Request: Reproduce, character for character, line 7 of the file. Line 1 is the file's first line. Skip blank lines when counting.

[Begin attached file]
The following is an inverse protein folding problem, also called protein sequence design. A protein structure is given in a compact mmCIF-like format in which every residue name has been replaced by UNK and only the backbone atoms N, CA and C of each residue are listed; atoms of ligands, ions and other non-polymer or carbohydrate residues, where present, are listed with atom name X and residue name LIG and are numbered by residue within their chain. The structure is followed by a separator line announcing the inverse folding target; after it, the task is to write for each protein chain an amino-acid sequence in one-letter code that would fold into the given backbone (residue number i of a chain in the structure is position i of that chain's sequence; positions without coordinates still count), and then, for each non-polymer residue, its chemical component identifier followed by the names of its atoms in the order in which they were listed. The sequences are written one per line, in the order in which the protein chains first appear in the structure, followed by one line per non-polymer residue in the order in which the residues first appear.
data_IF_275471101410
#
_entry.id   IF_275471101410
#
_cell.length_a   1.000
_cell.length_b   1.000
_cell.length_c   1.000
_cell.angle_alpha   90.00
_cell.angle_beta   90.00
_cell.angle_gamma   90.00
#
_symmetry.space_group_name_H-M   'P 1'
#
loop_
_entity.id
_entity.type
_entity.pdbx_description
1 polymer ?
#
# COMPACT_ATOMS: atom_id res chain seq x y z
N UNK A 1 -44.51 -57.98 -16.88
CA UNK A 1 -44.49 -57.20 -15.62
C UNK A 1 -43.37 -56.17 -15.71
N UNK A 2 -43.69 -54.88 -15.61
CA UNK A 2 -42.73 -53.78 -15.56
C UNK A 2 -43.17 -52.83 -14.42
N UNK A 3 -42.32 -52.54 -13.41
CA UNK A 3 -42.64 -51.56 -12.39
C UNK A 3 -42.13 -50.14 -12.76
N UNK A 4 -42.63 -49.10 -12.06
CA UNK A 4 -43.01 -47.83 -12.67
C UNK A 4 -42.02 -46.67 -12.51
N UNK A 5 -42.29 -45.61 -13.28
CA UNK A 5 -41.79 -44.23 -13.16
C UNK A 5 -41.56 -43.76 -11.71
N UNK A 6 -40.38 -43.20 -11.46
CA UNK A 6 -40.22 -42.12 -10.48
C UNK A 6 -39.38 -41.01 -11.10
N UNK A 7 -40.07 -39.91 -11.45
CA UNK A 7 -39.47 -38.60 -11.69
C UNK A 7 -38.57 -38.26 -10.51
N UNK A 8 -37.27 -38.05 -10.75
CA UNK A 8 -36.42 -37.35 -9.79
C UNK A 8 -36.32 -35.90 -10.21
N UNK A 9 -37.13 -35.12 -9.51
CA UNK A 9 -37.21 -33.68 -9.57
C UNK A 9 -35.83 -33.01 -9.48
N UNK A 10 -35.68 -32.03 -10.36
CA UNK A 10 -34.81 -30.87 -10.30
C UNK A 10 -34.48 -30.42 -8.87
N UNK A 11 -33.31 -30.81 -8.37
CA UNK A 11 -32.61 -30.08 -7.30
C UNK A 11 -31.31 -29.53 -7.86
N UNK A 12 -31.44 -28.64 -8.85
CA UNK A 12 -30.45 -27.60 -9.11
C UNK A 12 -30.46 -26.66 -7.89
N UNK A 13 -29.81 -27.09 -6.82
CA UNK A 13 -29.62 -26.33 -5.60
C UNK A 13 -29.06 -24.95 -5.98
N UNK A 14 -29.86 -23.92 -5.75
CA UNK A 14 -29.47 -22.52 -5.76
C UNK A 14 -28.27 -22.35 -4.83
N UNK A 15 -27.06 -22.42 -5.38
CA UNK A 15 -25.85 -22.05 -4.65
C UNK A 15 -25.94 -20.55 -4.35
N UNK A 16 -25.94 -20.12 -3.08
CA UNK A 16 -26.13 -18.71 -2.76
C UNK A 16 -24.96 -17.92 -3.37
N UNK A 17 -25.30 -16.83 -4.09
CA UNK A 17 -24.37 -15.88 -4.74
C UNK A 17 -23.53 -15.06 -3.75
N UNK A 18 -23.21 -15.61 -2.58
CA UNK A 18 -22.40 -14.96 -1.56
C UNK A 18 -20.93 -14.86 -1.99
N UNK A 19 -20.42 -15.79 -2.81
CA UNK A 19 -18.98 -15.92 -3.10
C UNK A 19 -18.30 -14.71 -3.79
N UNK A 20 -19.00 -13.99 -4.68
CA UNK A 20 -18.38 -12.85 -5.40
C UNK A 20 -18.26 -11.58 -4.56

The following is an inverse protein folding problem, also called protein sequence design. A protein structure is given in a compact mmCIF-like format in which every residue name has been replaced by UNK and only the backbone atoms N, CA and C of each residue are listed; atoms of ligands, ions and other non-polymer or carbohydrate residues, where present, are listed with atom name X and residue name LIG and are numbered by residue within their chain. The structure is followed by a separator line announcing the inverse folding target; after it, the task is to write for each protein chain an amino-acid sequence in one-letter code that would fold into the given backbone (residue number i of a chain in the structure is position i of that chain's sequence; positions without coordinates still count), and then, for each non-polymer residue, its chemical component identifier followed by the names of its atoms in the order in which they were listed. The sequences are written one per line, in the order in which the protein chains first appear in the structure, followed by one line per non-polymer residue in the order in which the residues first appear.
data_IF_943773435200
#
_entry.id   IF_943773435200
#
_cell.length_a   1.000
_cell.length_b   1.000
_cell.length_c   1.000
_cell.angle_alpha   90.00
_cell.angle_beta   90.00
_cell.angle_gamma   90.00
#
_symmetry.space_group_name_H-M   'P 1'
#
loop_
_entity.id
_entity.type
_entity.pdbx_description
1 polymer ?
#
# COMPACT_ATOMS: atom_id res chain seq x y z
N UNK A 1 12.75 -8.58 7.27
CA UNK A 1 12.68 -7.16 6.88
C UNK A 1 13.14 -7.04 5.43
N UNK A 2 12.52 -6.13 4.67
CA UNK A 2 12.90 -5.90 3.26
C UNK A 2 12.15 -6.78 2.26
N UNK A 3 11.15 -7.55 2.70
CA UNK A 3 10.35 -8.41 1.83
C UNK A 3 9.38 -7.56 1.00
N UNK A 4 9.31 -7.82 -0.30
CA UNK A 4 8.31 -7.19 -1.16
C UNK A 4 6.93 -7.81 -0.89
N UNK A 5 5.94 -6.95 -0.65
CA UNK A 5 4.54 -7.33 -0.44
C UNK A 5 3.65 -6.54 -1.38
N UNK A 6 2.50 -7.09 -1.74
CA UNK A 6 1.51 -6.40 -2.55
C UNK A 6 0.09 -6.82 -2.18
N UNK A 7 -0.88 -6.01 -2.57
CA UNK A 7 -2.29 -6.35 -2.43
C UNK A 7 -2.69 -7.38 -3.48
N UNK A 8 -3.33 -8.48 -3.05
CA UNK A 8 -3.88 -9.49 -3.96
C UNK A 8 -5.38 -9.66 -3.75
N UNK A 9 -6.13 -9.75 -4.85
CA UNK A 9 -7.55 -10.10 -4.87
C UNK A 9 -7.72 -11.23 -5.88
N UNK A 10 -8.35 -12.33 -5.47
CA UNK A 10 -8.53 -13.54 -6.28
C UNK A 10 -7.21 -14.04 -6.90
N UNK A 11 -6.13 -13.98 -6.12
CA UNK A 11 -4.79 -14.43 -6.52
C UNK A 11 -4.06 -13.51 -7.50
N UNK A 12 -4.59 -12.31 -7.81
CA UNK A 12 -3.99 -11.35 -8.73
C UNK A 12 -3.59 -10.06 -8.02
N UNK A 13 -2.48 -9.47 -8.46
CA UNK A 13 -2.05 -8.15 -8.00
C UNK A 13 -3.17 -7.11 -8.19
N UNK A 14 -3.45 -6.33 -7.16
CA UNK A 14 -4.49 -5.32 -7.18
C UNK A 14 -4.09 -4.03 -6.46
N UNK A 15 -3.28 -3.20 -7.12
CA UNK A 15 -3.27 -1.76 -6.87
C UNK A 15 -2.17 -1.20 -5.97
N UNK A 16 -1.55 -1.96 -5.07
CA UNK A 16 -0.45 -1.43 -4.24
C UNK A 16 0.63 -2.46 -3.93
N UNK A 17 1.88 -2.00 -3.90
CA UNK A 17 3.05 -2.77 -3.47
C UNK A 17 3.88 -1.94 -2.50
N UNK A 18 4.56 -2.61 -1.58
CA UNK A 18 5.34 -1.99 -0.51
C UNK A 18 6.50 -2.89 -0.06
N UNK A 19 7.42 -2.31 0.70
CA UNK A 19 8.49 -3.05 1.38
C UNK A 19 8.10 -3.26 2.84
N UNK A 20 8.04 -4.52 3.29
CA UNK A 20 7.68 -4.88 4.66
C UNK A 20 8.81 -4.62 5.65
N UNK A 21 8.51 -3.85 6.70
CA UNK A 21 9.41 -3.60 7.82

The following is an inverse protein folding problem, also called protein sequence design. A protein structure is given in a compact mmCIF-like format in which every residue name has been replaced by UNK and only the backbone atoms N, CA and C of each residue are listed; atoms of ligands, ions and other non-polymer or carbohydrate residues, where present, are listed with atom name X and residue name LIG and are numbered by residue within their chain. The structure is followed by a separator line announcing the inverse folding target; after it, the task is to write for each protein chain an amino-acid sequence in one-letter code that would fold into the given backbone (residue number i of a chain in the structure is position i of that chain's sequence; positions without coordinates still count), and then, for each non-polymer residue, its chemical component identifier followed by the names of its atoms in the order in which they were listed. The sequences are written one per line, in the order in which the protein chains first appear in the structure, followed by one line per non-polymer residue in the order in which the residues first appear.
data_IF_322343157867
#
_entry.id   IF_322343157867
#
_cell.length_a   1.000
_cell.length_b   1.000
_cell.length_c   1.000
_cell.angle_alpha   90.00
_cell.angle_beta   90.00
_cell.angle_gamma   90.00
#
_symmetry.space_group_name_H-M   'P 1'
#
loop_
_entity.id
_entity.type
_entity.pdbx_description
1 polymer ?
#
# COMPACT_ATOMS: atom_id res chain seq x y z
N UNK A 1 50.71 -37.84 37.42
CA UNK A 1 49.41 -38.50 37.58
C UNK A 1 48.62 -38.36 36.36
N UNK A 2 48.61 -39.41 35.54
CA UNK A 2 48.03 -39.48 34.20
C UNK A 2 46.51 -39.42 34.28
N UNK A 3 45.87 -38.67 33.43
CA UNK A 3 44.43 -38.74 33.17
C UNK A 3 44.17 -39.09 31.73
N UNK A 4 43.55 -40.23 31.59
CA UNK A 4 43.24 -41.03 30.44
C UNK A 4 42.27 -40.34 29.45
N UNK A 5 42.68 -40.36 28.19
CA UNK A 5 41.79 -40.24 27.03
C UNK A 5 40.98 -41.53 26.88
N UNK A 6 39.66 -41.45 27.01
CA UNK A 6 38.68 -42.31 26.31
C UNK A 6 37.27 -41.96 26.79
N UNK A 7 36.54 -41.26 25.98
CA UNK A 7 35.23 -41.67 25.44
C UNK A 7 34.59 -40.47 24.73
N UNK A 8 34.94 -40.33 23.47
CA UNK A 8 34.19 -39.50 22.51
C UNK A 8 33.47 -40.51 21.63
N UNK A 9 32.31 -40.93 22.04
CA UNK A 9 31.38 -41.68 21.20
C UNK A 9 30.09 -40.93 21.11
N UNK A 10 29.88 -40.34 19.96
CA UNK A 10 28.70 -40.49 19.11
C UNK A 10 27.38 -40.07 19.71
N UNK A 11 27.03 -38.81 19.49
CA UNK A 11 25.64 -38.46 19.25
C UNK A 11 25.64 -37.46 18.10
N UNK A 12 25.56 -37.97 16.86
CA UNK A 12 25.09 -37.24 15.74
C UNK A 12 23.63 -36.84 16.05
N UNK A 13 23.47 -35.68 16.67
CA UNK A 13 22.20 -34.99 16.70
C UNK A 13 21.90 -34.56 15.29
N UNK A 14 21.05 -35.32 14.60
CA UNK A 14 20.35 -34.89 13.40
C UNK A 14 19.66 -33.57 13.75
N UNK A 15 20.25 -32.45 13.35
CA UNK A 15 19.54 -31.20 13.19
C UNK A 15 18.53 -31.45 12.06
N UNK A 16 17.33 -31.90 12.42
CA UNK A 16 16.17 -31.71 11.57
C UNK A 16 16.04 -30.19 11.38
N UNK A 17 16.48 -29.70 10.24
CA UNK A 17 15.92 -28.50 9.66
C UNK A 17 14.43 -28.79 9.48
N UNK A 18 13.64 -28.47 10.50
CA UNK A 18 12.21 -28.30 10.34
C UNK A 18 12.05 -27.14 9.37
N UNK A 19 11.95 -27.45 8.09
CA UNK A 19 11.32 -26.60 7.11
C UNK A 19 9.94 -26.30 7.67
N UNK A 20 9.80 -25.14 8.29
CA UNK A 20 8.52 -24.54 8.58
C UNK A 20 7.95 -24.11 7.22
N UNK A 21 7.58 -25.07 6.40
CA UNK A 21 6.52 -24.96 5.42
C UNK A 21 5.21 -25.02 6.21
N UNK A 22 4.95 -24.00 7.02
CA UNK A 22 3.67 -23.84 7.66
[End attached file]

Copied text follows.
_cell.length_b   1.000